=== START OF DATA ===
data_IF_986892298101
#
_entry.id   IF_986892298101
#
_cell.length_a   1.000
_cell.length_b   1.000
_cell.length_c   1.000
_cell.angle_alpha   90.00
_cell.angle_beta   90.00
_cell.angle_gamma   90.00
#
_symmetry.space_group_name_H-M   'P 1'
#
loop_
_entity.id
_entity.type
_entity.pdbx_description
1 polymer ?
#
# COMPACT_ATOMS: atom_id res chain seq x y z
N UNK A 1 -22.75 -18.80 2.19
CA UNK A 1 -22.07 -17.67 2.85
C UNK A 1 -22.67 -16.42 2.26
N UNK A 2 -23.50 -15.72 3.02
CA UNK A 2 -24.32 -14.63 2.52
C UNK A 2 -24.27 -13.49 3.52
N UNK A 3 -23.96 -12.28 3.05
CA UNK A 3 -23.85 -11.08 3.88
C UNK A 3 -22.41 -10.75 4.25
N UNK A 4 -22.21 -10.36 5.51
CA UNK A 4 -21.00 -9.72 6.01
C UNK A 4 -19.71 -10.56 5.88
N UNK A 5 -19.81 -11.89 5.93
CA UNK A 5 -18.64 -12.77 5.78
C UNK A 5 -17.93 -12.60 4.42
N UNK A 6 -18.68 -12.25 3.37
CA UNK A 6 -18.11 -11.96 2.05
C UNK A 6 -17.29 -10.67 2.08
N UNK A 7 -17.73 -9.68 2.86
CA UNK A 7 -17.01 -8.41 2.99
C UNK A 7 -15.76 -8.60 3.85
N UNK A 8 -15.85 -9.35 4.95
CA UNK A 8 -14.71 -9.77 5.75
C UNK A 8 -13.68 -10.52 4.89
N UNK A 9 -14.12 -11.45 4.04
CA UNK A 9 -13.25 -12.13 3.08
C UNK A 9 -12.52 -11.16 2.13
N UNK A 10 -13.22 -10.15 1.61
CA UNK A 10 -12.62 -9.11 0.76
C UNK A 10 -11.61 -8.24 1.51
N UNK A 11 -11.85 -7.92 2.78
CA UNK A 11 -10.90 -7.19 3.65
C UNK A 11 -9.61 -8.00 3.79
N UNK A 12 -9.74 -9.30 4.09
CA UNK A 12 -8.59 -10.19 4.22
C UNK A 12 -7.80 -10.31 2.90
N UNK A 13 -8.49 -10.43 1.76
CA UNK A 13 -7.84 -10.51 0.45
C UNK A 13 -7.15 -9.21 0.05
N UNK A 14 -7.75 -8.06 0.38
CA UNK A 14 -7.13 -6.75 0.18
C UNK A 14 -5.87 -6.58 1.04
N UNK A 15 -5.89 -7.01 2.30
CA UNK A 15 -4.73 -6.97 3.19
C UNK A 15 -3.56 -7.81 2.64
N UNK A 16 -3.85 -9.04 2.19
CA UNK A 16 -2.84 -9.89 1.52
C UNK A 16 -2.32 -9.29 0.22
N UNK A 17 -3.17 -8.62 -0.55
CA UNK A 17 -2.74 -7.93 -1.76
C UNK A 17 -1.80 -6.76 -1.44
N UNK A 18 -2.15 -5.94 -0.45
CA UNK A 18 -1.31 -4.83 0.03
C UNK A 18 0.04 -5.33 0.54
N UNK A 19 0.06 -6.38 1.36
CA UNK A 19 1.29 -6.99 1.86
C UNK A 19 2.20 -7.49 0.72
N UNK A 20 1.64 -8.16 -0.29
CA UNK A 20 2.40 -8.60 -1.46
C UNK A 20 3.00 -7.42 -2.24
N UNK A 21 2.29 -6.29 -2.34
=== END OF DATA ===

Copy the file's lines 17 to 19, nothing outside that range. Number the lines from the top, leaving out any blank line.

_entity.pdbx_description
1 polymer ?
#